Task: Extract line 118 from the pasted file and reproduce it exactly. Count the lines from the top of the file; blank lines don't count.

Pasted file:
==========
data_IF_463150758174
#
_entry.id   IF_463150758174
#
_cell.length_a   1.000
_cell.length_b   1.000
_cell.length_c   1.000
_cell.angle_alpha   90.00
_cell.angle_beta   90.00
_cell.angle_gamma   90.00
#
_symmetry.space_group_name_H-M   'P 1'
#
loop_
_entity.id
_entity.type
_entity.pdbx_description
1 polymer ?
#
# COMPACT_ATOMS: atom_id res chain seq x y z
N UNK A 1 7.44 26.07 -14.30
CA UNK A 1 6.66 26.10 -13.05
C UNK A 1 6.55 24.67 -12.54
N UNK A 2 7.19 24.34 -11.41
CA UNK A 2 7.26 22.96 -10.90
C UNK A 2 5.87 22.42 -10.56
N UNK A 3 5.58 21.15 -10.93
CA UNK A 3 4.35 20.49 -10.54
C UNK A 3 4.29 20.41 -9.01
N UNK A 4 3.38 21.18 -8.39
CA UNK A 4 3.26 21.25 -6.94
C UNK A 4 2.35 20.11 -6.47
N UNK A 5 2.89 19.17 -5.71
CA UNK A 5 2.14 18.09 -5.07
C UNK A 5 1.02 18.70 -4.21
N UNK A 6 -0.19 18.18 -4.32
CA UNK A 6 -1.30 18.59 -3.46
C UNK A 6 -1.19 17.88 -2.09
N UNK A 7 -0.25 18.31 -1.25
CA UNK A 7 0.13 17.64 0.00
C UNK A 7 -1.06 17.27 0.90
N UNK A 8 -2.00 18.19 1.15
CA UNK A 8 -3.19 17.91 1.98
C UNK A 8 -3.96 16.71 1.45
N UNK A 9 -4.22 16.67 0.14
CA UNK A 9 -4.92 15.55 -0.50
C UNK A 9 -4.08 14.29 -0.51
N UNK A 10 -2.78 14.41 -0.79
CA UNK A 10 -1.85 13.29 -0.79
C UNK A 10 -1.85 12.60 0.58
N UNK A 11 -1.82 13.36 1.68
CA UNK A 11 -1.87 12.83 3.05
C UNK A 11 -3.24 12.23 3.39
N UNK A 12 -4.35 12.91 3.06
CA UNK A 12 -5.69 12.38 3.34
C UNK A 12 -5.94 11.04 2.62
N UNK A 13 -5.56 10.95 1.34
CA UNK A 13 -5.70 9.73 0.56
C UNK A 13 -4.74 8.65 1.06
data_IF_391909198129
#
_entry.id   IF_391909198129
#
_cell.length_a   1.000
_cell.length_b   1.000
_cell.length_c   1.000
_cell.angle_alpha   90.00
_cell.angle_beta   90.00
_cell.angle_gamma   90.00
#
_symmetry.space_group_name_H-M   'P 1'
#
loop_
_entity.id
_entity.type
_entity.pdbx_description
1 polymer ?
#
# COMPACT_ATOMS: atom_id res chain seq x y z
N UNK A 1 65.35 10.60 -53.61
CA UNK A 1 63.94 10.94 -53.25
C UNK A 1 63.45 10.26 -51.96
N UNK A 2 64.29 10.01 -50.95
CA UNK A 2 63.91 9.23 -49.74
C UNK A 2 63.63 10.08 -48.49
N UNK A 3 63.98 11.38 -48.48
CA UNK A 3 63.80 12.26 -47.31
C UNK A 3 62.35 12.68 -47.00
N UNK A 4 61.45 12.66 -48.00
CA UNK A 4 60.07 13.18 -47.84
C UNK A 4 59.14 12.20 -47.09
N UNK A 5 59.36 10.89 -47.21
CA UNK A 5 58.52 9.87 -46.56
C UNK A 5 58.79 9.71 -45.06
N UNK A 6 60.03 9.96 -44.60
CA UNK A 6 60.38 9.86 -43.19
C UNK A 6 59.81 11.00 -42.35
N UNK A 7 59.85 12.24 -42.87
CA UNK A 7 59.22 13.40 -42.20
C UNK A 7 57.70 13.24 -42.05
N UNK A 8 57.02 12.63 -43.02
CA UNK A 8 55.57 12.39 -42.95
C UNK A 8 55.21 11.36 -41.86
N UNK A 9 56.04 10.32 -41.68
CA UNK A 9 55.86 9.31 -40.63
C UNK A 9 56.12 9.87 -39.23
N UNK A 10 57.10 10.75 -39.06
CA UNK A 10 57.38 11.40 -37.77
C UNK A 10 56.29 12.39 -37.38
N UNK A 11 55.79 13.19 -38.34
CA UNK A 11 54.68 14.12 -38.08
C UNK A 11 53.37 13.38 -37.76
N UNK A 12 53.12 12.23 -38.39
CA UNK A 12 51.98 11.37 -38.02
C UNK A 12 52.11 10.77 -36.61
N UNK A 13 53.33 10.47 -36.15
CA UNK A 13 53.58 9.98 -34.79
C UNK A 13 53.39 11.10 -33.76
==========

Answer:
C UNK A 13 53.39 11.10 -33.76